700 runs in the day
“Well..” I start to answer.
No.2 son, who’s posed the question, has tracked me down to a quiet corner of the house. I’m hunched over my iPad, watching the early stages of a Test match. In my head, I’m turning over possible answers. Responses that convey complexity and unpredictability, that don’t rely on formulations like, “you can’t tell what a good score is until both sides have batted.”
“Oh, 180-5. That’s a good score, isn’t it?”
“Well..” This one’s easier, I could remind him that a batsman once scored 400 in a Test match. Yet, on a tricky wicket, it could still be a ‘good score’.
“Is that bowler good?”
“Well..” It’s clear he’s a marginal international cricketer, although I shouldn’t decry someone who’s succeeded at every other level and will have a far more fulfilling playing career than I could ever have dreamed of. But he has just wasted three overs with the new ball.
“Do you like Alastair Cook?”
“Well..” Should I respond about the batsman, the captain, the straightforward man, the guileless interviewee that I’ve mocked on this channel?
“Will you play football later?”
“Well..” and no.2 son has gone. His father’s inability to answer a string of straightforward questions left hanging in the air. I sink back into the game on the screen. A game that defies easy answers, that offers many suggestions of meaning, lots of false trails and rebuttals of hasty conclusions.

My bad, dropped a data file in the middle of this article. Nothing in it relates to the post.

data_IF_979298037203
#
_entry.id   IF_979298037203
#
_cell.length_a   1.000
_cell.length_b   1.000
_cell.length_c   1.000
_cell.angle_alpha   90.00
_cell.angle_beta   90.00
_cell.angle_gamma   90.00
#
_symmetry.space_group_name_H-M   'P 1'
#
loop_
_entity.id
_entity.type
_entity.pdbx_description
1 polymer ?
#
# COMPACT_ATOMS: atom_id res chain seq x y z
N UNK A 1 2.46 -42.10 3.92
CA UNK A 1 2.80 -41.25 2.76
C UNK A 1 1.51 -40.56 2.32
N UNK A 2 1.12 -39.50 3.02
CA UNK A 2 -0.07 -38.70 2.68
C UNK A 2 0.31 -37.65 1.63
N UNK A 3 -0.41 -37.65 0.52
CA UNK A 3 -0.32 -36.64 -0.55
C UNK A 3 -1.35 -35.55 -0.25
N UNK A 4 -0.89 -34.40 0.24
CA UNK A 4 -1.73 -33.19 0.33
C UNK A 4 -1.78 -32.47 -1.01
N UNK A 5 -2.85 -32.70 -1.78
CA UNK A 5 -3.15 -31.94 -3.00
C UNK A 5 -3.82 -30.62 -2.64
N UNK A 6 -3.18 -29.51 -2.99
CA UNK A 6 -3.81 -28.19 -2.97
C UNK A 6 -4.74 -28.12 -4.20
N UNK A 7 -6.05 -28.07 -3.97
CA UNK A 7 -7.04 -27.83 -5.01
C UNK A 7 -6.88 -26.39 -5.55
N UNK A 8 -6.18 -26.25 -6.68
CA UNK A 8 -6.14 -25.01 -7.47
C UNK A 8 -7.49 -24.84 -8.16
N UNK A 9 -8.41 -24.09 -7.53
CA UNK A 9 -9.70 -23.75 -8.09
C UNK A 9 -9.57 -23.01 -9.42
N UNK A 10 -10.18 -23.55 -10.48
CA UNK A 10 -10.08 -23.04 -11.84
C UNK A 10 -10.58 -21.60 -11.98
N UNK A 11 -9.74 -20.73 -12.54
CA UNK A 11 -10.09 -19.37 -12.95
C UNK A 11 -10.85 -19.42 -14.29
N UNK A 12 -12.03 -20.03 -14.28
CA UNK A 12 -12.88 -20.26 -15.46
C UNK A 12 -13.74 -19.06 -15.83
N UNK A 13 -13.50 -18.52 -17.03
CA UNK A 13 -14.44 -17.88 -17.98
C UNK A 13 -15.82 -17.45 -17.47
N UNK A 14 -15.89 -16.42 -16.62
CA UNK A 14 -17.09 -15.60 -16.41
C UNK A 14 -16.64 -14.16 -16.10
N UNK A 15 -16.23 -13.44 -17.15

The ambiguity of a Test match in progress qualifies and limits its appeal to the young who are accustomed to contests being settled by celebrity judges, phone-in votes or penalty shoot-outs. If I am left feeling hesitant and inarticulate by my failure to give clear strong answers, I have evenings of cricket like today’s at Headingley as justification for equivocation.
England 215-1 New Zealand 350.
“Well.. Ballance hasn’t looked very secure recently.. Lyth may find it hard to keep his concentration all the way to the close of play after the elation of a maiden ton.. the weather could close in to help the bowlers.. Root is in good form, but nobody succeeds in every innings.. the new ball is due.. but England do look set for 600.”
One of the features of Jonathan Trott’s admirable England career has been his mobility at the crease. Nine times out of ten, that has been a couple of short, quick steps in front of his stumps against seam bowlers, welcoming the ball towards his pads or thigh, from where a confident punch, push or glance sends the ball into the legside for safe, reassuring runs.